Notre Dame Prexy Questions NCAA Power to Prohibit TV: Doubts Constitutionality Of 60 Per Cent Cut Plan From Experimental Video, Daily Racing Form, 1951-06-16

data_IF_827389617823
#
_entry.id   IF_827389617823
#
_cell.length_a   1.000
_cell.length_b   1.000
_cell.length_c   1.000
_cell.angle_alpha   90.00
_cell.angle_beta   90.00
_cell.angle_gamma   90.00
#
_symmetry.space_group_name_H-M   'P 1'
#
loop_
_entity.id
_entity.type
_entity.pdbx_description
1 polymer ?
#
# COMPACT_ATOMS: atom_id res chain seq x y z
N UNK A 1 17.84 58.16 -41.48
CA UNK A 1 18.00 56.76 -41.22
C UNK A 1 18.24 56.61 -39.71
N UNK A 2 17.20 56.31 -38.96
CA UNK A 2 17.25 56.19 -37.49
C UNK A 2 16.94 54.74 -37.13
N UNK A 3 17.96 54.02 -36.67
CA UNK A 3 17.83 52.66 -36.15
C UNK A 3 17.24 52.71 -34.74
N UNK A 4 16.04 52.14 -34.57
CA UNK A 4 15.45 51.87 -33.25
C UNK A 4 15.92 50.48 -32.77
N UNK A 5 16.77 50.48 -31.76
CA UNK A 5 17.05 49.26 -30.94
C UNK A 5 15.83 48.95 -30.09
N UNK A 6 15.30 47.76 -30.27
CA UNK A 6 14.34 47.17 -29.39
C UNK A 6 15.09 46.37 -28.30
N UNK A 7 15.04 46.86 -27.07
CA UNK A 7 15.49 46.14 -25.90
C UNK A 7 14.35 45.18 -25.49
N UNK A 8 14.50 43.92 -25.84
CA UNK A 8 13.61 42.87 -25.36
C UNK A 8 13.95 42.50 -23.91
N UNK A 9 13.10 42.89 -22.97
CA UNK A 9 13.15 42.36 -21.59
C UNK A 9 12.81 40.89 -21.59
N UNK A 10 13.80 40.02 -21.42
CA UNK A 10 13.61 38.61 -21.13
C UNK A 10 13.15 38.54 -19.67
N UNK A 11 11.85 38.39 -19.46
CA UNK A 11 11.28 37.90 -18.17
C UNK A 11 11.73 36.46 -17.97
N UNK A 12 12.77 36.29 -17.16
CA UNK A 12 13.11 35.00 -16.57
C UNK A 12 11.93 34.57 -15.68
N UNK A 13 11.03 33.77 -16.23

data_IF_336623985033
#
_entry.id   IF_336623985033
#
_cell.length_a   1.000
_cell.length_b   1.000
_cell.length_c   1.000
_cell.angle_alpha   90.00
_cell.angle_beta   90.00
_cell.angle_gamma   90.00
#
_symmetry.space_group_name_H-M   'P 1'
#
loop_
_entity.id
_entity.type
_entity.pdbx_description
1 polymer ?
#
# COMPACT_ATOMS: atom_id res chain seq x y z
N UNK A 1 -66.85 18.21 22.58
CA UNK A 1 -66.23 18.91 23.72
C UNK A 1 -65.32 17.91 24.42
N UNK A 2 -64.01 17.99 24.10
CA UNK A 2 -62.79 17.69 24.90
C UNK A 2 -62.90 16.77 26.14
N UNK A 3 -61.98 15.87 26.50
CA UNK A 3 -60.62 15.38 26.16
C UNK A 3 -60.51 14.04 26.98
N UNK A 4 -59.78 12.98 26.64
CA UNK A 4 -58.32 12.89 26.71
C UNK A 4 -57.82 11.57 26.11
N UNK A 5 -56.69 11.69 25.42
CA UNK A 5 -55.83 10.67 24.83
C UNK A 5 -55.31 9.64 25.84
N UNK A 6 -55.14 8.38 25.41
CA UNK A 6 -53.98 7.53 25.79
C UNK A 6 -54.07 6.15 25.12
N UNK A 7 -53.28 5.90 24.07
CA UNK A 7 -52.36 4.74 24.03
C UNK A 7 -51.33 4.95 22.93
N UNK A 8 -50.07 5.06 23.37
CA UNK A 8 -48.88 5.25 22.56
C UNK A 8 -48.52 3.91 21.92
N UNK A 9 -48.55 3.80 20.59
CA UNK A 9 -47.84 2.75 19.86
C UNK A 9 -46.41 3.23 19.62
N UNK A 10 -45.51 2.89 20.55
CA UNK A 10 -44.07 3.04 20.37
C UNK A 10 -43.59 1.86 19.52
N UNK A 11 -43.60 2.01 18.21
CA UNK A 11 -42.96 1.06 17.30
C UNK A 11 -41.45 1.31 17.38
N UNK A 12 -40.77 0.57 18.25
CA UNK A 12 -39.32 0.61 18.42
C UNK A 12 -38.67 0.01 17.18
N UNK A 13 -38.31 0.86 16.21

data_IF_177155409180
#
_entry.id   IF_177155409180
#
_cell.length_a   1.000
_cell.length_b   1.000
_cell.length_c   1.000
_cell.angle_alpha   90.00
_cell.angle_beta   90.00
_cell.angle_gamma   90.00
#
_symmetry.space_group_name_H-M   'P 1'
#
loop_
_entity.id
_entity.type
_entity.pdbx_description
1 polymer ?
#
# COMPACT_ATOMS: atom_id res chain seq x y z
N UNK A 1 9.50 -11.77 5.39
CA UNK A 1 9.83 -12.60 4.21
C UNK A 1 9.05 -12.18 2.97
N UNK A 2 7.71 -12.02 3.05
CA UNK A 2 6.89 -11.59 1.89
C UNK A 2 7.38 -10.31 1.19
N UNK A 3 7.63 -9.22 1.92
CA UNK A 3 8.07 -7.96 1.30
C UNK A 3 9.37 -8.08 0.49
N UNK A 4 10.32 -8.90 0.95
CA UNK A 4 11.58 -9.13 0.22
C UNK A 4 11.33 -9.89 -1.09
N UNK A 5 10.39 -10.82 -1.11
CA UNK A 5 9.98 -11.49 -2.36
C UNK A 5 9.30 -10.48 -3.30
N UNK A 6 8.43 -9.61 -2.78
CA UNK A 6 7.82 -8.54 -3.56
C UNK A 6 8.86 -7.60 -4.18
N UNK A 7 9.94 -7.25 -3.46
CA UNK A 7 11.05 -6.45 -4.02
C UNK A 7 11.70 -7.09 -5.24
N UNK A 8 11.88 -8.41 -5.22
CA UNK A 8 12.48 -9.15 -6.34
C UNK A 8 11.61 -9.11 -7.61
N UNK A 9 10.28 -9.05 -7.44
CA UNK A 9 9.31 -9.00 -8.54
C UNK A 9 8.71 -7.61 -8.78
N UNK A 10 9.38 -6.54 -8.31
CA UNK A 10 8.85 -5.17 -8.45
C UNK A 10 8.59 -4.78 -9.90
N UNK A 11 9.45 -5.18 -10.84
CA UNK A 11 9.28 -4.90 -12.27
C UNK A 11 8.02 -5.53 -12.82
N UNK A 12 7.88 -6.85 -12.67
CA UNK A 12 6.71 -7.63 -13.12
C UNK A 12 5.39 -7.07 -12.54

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► Notre Dame Prexy Questions NCAA Power to Prohibit TV Doubts Constitutionality Of 60 Per Cent Cut Plan From Experimental Video SOUTH BEND, Ind., June 15.— UP— The Rev. John J. Cavanaugh, C.S.C., president of Notre Dame, questioned the constitutional power of the National Collegiate Association today to prohibit live television of college football. He said that though the January NCAA convention in Dallas approved a "moratorium" against live television for one year, he doubted that the convention would have approved the plan now advanced by the television committee to control experimental live television and for an NCAA cut of 60 per cent of the receipts from video. y Father Cavanaugh questioned whether the "economic importance" of college football "is something that must be perpetuated" and said that the importance placed upon football "has spawned many . . . unhealthy conditions." "We do not think that the Constitution gives the NCAA or any conceivable committee of the NCAA the power to levy a tax of 60 per cent that would create a fund of several hundreds of thousands of dollars. "Assessing the membership for legitimate expenses is one thing, but such an arbitrary levy of 60 per cent as proposed by the television committee is simply beyond the powers set forth in the Constitution and granted by the member institutions," he said. Penn to Televise Home Games Notre Dame was the second NCAA member to question the right .of the organization to ban live video of football. Last week Pennsylvania announced it would refuse to cooperate with the ban and would televise all eight home games alive. However, five schools indicated they would not carry out their contract to play Penn next fall, should the school permit live* television. Father Cavanaughs statement, obviously resulted from a meeting of Notre Dames, board in control of athletics last Friday, after Penns announcement and its classification "in bad standing" by the NCAA. The board, it was known, discussed the television problem, but there was no announcement of its action. Father Cavanaugh noted "certain discrepancies" in the NCAA plan, citing that the plan approved by the convention "was a moratorium on live television and some special control for live telecasts without any particular detailed plan being mentioned." This statement was in rebuttal to the NCAA position that live television cuts football gates, thereby cutting the financial support of all intercollegiate athletics. Father Cavanaughs statement did not disclose whether Notre Dame would permit live video of its games this fall. He said the school wanted to cooperate with the NCAA, however. j "In the present dilemma, we would prefer to abstain altogether from televising, or to televise for nothing, rather than be forced to cooperate in policies and procedures which in our minds have very dangerous implications" j

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